Fair or unfair, those of us who were alive to watch every second of Michael Jordan play basketball in college and in the NBA have naturally compared LeBron James to him. Much like the natural cycle of life, comparing great players in any sport is a rite of passage. I have always found the comparisons of players from different eras to be fruitless.
While team titles are typically used as one of the more important factors in deciding what player is better, that shouldn’t always be the overriding fact either. Karl Malone and Charles Barkely never won titles but should that detract from their greatness? Will Kobe always be second fiddle to Jordan because he will likely finish with five titles to Jordan’s six? Keep in mind, Bryant has surpassed Jordan in all-time scoring but will he ever be put atop of his Airness?
More than likely not.
Let me get back to my original thought about Jordan and LeBron… I couldn’t help but wonder this week about social media and Michael Jordan. What would Jordan have been like had social media been around as it is today?
I ask this because of a tweet LeBron James directed at Kevin Love. First of all, this is what the tweet read: “Stop trying to find a way to FIT-OUT and just FIT-IN. Be apart of something special! Just my thoughts.”
Once that comment made the rounds, it became clear it was directed at Love who admitted a day after that he was a bit taken aback by it but didn’t have a problem with it. I credit Love for taking the high road here and I wish I could do the same with LeBron.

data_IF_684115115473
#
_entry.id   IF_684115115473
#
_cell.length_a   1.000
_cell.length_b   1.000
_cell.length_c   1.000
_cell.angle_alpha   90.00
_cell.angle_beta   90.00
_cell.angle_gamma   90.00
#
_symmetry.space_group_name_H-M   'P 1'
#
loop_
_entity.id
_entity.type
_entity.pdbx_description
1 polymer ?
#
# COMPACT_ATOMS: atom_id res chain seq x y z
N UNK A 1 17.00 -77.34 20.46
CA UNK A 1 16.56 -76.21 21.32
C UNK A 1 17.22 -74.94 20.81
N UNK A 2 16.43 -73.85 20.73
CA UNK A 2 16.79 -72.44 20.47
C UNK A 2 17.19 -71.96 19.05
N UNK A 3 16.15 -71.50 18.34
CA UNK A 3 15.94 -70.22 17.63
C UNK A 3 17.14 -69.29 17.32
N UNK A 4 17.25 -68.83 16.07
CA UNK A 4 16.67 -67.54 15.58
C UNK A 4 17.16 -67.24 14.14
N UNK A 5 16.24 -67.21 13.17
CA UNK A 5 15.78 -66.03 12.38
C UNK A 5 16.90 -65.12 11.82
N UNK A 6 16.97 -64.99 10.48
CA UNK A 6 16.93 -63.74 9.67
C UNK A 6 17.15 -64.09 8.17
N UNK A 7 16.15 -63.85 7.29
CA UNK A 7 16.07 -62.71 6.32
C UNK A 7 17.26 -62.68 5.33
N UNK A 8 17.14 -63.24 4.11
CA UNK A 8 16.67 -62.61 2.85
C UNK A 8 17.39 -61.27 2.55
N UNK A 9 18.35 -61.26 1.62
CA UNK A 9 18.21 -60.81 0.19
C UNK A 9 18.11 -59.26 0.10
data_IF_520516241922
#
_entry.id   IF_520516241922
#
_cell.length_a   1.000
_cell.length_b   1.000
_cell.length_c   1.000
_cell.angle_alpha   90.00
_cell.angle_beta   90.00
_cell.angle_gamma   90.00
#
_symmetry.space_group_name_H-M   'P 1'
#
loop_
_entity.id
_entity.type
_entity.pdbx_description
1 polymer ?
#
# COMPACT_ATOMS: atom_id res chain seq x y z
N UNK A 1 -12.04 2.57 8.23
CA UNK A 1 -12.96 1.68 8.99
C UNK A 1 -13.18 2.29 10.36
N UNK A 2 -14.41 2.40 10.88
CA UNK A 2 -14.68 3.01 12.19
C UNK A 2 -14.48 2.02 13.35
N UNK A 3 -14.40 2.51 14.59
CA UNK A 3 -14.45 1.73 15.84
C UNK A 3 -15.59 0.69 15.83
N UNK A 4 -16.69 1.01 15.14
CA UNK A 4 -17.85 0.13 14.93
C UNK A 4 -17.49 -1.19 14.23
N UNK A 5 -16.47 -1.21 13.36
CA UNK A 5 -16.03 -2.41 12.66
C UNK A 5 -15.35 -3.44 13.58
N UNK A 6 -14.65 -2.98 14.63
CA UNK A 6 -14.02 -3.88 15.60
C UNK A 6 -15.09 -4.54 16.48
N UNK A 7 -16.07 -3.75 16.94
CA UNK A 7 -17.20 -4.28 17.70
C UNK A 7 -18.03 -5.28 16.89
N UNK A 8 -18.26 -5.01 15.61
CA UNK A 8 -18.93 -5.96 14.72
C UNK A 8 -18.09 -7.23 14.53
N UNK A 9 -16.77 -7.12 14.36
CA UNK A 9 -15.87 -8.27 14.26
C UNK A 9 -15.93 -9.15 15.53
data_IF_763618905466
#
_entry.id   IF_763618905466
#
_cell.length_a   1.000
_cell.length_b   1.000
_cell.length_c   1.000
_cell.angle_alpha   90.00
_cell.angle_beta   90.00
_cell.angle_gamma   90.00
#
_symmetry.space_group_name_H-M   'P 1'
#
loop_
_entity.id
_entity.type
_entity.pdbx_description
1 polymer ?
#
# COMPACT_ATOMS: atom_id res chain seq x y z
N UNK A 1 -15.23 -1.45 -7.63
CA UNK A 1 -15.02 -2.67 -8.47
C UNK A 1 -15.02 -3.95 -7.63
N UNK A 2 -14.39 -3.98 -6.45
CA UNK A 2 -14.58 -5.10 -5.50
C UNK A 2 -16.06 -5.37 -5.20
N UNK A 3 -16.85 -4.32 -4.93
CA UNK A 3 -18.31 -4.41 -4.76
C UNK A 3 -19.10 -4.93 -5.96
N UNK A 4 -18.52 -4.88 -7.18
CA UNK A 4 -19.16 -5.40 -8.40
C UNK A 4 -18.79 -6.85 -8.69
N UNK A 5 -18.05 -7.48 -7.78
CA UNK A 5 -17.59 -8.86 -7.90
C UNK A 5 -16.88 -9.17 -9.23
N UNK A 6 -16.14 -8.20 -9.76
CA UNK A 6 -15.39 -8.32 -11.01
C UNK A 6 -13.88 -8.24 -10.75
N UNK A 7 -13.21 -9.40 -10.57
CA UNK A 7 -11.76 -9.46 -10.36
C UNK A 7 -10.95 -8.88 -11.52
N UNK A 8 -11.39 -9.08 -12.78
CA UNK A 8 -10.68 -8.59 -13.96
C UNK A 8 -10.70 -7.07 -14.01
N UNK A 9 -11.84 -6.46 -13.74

Can you imagine Jordan taking the passive-aggressive approach that James did? I’m almost in a complete chuckle over the thought. No one in modern sports’ history was as notorious for getting after his teammates like Jordan did. Read any definitive book on Jordan or books by his teammates and they’ll tell you that Jordan had complete authority things even got to the point where Jordan would challenge players by hitting them.
While that last part may have in fact gone a bit overboard, it sure as heck beats the move by James.
If LeBron had something to say to Love then he should have said it in-house and behind closed doors. I’m not letting Jordan off the hook because there were times when he would make comments to the press about guys needing to play better but he didn’t hide from his comments either.
I realize I’m from a different generation than the one currently playing sports today but isn’t there still a “proper way of doing things?”
Great leaders know how to motivate their teammates and maybe James is a better leader than I give him credit. Perhaps he’s been around Love long enough now to know that this was the best way to get his attention and motivate him. He did have his best game as a Cavalier immediately following the message.
Still, I don’t think Jordan would have ever taken this course of action and I hope LeBron chooses a more private course himself in the future. While comparing these two will never end, one area I think Jordan clearly has an advantage is his assassin’s attitude and ability to lead others.
Take note LeBron.